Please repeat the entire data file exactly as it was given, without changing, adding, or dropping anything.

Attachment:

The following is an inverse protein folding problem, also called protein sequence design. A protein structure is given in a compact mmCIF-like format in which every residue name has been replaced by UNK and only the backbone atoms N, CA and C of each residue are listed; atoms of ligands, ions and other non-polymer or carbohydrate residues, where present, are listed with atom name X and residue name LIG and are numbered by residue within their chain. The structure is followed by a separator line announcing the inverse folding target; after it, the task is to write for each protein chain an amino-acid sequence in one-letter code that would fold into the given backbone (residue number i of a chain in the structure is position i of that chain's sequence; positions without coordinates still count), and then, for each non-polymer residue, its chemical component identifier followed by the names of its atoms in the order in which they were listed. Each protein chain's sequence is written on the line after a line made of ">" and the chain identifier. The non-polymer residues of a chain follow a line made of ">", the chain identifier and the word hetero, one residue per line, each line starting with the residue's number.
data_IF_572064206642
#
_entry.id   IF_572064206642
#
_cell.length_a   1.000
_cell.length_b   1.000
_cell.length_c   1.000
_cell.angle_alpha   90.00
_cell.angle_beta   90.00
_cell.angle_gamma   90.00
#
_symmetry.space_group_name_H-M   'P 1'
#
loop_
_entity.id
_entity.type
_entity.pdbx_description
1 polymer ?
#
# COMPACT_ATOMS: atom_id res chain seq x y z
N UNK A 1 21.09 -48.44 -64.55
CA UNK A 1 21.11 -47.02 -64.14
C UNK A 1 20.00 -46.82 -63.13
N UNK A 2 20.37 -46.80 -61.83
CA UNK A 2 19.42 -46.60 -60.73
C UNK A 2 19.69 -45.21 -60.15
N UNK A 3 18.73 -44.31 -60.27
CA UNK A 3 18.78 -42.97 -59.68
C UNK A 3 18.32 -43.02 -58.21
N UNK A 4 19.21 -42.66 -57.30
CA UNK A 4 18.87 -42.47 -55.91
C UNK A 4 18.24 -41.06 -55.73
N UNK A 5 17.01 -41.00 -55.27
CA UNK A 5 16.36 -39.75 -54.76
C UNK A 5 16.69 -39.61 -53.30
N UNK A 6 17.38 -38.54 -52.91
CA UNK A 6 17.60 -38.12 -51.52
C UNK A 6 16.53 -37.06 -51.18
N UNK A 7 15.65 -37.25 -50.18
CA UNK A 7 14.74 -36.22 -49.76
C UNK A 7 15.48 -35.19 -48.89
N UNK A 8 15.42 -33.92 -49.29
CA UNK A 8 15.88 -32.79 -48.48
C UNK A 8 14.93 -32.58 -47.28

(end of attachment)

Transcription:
The following is an inverse protein folding problem, also called protein sequence design. A protein structure is given in a compact mmCIF-like format in which every residue name has been replaced by UNK and only the backbone atoms N, CA and C of each residue are listed; atoms of ligands, ions and other non-polymer or carbohydrate residues, where present, are listed with atom name X and residue name LIG and are numbered by residue within their chain. The structure is followed by a separator line announcing the inverse folding target; after it, the task is to write for each protein chain an amino-acid sequence in one-letter code that would fold into the given backbone (residue number i of a chain in the structure is position i of that chain's sequence; positions without coordinates still count), and then, for each non-polymer residue, its chemical component identifier followed by the names of its atoms in the order in which they were listed. Each protein chain's sequence is written on the line after a line made of ">" and the chain identifier. The non-polymer residues of a chain follow a line made of ">", the chain identifier and the word hetero, one residue per line, each line starting with the residue's number.
data_IF_572064206642
#
_entry.id   IF_572064206642
#
_cell.length_a   1.000
_cell.length_b   1.000
_cell.length_c   1.000
_cell.angle_alpha   90.00
_cell.angle_beta   90.00
_cell.angle_gamma   90.00
#
_symmetry.space_group_name_H-M   'P 1'
#
loop_
_entity.id
_entity.type
_entity.pdbx_description
1 polymer ?
#
# COMPACT_ATOMS: atom_id res chain seq x y z
N UNK A 1 21.09 -48.44 -64.55
CA UNK A 1 21.11 -47.02 -64.14
C UNK A 1 20.00 -46.82 -63.13
N UNK A 2 20.37 -46.80 -61.83
CA UNK A 2 19.42 -46.60 -60.73
C UNK A 2 19.69 -45.21 -60.15
N UNK A 3 18.73 -44.31 -60.27
CA UNK A 3 18.78 -42.97 -59.68
C UNK A 3 18.32 -43.02 -58.21
N UNK A 4 19.21 -42.66 -57.30
CA UNK A 4 18.87 -42.47 -55.91
C UNK A 4 18.24 -41.06 -55.73
N UNK A 5 17.01 -41.00 -55.27
CA UNK A 5 16.36 -39.75 -54.76
C UNK A 5 16.69 -39.61 -53.30
N UNK A 6 17.38 -38.54 -52.91
CA UNK A 6 17.60 -38.12 -51.52
C UNK A 6 16.53 -37.06 -51.18
N UNK A 7 15.65 -37.25 -50.18
CA UNK A 7 14.74 -36.22 -49.76
C UNK A 7 15.48 -35.19 -48.89
N UNK A 8 15.42 -33.92 -49.29
CA UNK A 8 15.88 -32.79 -48.48
C UNK A 8 14.93 -32.58 -47.28